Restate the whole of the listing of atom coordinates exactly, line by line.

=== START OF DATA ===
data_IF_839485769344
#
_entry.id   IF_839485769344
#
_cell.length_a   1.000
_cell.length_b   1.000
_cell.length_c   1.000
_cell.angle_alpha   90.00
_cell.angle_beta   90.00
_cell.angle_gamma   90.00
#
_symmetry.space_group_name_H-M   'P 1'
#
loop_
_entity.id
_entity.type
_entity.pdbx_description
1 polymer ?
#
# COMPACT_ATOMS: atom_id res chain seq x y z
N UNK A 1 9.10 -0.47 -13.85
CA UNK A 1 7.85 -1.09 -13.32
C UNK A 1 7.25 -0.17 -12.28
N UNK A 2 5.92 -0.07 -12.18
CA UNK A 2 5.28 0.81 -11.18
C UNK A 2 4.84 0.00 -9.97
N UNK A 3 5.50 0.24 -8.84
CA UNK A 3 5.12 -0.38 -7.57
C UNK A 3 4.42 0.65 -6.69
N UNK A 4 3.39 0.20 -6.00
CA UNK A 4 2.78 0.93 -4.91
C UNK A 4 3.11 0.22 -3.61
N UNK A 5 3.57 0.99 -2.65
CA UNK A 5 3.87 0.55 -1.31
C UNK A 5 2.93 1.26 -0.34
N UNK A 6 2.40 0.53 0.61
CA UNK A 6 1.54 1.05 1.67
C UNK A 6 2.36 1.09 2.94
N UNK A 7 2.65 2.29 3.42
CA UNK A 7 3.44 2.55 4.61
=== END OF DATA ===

data_IF_839485769344
#
_entry.id   IF_839485769344
#
_cell.length_a   1.000
_cell.length_b   1.000
_cell.length_c   1.000
_cell.angle_alpha   90.00
_cell.angle_beta   90.00
_cell.angle_gamma   90.00
#
_symmetry.space_group_name_H-M   'P 1'
#
loop_
_entity.id
_entity.type
_entity.pdbx_description
1 polymer ?
#
# COMPACT_ATOMS: atom_id res chain seq x y z
N UNK A 1 9.10 -0.47 -13.85
CA UNK A 1 7.85 -1.09 -13.32
C UNK A 1 7.25 -0.17 -12.28
N UNK A 2 5.92 -0.07 -12.18
CA UNK A 2 5.28 0.81 -11.18
C UNK A 2 4.84 0.00 -9.97
N UNK A 3 5.50 0.24 -8.84
CA UNK A 3 5.12 -0.38 -7.57
C UNK A 3 4.42 0.65 -6.69
N UNK A 4 3.39 0.20 -6.00
CA UNK A 4 2.78 0.93 -4.91
C UNK A 4 3.11 0.22 -3.61
N UNK A 5 3.57 0.99 -2.65
CA UNK A 5 3.87 0.55 -1.31
C UNK A 5 2.93 1.26 -0.34
N UNK A 6 2.40 0.53 0.61
CA UNK A 6 1.54 1.05 1.67
C UNK A 6 2.36 1.09 2.94
N UNK A 7 2.65 2.29 3.42
CA UNK A 7 3.44 2.55 4.61